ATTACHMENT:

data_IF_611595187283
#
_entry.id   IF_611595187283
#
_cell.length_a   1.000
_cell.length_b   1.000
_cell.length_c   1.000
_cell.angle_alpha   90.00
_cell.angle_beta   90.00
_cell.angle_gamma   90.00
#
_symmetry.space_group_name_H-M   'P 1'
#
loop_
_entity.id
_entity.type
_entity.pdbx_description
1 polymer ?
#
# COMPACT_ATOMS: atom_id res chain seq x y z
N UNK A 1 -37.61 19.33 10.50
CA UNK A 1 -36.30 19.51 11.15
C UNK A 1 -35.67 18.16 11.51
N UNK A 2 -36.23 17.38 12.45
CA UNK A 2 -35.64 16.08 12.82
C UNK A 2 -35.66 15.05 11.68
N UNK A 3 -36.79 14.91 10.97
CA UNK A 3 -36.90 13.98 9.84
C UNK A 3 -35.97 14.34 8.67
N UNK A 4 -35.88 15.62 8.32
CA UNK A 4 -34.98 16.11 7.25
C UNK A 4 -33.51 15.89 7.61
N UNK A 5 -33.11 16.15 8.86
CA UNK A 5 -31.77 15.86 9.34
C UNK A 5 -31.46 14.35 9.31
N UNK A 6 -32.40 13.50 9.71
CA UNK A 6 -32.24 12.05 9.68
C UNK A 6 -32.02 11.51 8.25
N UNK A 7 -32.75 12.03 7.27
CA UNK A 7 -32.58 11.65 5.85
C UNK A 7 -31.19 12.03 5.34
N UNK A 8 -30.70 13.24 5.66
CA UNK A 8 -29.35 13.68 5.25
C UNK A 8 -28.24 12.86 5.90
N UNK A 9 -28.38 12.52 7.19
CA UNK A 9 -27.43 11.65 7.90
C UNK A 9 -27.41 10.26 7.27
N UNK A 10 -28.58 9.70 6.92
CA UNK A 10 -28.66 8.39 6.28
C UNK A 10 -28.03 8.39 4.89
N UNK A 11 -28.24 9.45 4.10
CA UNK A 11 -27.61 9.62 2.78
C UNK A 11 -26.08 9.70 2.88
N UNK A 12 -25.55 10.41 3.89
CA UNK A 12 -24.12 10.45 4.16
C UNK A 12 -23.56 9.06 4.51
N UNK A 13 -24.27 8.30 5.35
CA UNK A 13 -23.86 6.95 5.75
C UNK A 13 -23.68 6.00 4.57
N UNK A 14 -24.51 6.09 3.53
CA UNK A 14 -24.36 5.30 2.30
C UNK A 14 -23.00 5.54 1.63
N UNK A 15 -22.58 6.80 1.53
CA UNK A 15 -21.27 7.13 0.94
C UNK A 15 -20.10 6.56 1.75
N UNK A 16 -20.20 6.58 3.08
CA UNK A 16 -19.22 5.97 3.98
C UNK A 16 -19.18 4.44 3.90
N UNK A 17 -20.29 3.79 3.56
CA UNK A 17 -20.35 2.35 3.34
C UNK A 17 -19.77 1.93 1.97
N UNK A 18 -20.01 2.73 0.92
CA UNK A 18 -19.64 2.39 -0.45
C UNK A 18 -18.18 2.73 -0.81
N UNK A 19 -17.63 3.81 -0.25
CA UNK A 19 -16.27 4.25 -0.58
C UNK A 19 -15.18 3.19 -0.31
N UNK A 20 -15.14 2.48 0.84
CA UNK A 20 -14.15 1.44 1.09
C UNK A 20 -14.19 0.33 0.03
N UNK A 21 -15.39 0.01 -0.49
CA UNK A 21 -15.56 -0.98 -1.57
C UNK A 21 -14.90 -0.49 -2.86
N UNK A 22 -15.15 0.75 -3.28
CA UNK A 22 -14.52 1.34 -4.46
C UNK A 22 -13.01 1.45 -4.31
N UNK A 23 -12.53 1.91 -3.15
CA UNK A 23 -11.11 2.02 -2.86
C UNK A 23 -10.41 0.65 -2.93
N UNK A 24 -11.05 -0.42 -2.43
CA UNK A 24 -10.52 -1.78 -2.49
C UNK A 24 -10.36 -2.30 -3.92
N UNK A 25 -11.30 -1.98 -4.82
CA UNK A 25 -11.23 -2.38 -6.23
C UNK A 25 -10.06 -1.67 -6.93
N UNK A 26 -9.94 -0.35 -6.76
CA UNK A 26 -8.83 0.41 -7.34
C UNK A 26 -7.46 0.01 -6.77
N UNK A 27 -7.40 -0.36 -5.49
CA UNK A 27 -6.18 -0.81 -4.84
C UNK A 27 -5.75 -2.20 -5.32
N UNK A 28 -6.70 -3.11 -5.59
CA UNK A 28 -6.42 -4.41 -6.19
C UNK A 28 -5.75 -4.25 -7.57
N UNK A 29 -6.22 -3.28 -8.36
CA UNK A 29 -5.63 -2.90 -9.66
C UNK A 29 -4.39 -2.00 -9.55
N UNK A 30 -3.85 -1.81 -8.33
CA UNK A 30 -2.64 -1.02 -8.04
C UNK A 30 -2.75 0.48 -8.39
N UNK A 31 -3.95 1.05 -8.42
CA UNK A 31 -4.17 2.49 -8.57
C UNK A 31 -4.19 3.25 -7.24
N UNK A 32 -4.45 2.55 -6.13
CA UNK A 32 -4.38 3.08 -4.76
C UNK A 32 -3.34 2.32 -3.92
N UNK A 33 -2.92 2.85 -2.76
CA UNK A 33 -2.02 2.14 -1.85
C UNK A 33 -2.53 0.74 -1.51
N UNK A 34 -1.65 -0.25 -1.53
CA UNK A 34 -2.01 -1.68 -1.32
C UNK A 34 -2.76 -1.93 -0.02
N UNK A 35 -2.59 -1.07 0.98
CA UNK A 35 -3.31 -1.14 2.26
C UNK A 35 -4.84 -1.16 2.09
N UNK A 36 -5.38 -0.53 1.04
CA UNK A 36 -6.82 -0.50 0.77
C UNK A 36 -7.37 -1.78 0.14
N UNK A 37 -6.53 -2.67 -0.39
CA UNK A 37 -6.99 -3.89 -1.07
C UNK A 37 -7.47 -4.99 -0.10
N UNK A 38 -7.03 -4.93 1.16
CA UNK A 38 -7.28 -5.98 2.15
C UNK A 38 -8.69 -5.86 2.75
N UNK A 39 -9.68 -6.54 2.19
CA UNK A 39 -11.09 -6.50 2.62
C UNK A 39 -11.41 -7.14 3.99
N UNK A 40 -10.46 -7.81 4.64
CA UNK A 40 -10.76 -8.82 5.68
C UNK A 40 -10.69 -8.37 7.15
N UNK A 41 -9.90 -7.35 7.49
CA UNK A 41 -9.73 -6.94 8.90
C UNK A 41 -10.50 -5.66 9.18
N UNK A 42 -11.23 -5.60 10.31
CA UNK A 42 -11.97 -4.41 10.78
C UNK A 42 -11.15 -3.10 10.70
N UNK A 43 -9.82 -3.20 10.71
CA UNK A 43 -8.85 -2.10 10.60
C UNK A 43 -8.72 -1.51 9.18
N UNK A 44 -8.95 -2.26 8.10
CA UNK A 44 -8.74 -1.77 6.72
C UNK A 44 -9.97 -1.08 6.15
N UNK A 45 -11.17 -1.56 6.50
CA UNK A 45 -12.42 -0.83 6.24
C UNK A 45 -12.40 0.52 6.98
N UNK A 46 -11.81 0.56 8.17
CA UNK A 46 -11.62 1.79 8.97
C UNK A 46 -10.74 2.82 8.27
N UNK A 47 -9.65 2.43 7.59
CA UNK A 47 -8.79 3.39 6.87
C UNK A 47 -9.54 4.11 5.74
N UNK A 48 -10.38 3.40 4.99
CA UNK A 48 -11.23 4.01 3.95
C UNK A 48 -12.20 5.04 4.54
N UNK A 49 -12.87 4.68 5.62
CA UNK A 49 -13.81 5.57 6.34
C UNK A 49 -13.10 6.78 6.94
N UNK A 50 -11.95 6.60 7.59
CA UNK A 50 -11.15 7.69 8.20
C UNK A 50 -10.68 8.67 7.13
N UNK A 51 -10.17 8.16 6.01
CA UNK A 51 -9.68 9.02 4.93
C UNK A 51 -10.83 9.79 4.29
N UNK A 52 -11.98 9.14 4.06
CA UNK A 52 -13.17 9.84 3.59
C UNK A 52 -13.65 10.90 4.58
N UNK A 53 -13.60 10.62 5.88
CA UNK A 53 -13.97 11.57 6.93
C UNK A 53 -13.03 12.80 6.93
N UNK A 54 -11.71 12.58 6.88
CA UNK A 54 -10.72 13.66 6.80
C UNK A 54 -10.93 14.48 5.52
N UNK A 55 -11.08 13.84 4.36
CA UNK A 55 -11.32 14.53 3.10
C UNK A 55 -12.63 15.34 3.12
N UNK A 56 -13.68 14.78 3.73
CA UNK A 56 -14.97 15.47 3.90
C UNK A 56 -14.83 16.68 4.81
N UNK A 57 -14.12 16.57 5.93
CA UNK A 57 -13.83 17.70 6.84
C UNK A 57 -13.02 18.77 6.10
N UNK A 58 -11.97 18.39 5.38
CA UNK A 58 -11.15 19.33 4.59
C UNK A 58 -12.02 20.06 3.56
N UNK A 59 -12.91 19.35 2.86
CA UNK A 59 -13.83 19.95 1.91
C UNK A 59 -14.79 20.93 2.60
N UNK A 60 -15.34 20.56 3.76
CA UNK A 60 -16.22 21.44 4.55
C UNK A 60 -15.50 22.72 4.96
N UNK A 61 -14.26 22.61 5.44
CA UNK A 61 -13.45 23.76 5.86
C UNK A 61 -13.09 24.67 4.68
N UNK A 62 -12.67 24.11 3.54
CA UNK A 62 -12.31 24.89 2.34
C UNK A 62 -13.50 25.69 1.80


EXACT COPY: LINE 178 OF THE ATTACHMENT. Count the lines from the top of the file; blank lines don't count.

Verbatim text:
CA UNK A 53 -13.97 11.57 6.93